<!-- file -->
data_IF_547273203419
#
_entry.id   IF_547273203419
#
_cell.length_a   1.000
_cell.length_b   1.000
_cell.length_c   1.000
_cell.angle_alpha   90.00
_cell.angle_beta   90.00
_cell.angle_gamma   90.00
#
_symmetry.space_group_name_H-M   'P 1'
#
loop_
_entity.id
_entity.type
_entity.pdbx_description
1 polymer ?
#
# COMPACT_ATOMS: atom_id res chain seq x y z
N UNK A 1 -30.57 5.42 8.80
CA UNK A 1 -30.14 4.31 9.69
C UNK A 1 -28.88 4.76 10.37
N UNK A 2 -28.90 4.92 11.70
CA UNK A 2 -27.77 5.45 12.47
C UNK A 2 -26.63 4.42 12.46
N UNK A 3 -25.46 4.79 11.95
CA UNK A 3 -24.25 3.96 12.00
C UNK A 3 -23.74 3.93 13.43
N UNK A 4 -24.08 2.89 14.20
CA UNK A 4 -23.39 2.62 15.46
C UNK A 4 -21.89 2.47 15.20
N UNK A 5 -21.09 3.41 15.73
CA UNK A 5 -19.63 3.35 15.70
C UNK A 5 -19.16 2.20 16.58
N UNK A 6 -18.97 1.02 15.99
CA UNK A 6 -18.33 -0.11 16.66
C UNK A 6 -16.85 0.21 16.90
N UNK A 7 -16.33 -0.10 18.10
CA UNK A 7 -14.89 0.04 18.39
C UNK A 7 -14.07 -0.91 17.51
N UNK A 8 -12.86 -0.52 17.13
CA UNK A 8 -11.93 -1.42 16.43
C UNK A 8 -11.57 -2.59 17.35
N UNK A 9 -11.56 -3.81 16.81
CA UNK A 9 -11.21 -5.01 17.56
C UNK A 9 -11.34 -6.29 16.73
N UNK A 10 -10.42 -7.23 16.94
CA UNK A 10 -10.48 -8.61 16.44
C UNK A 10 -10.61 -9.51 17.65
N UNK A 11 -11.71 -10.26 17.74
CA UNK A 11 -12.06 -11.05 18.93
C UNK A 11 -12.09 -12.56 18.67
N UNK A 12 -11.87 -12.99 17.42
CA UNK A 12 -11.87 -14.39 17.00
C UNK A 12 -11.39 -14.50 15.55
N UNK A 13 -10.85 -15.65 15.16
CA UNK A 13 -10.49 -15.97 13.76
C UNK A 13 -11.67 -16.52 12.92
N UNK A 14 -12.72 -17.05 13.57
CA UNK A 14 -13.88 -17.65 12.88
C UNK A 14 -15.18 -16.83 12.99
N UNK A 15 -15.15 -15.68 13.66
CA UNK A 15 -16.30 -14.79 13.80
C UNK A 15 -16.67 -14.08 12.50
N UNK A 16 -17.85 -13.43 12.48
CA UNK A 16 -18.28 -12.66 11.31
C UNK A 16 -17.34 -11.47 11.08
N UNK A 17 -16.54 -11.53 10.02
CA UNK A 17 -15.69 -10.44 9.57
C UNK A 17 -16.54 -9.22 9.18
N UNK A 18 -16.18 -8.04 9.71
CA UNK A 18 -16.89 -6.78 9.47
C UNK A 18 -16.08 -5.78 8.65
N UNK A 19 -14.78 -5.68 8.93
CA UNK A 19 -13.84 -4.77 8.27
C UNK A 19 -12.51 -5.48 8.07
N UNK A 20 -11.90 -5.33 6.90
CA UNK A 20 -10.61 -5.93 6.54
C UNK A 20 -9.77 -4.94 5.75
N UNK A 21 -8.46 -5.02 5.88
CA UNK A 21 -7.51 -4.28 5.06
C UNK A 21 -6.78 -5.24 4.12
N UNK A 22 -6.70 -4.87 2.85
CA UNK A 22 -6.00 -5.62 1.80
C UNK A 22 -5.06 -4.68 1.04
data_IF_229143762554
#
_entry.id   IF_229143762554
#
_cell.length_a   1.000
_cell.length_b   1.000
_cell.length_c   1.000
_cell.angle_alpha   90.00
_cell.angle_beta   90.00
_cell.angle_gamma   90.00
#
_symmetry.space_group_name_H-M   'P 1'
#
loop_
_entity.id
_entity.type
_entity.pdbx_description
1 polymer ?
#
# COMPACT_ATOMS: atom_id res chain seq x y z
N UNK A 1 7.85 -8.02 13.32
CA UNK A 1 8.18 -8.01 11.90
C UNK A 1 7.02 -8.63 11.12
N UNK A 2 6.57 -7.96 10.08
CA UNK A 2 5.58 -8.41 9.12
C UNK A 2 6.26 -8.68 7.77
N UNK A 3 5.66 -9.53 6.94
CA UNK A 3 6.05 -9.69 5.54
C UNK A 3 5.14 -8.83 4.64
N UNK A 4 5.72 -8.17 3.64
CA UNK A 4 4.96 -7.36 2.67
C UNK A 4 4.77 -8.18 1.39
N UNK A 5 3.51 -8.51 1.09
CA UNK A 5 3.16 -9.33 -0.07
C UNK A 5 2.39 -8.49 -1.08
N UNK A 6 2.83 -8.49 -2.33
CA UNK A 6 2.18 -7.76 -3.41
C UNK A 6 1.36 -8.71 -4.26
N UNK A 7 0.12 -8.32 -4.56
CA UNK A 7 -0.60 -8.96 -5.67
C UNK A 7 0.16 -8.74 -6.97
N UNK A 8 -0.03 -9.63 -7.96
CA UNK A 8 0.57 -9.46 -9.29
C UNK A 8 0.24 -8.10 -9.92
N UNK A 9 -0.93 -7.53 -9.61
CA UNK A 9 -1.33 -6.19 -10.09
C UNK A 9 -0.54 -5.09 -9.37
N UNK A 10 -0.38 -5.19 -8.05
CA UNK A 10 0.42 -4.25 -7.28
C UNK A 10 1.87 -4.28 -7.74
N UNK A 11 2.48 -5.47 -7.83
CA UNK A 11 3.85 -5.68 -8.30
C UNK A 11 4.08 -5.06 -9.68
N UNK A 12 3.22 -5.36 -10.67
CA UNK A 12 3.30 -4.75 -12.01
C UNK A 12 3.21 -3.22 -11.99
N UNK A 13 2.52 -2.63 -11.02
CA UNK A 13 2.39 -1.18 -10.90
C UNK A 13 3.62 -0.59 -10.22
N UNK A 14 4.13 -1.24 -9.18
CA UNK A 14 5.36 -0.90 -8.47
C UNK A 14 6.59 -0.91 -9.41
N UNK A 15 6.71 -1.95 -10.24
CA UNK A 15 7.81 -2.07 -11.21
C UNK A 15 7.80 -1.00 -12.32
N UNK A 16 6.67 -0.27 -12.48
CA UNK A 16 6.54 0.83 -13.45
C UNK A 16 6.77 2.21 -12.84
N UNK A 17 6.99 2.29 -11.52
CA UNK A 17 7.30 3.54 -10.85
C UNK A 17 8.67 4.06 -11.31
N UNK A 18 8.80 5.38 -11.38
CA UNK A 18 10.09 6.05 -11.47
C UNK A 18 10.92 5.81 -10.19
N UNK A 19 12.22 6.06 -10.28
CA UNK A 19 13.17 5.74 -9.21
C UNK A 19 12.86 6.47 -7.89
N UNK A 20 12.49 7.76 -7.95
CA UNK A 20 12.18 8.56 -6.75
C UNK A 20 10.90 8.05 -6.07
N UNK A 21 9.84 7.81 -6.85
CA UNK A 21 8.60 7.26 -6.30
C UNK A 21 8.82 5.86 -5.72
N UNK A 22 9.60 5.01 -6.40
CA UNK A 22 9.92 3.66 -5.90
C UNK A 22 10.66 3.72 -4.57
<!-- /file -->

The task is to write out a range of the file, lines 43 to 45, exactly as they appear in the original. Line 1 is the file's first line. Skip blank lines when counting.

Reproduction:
CA UNK A 8 -11.93 -1.42 16.43
C UNK A 8 -11.57 -2.59 17.35
N UNK A 9 -11.56 -3.81 16.81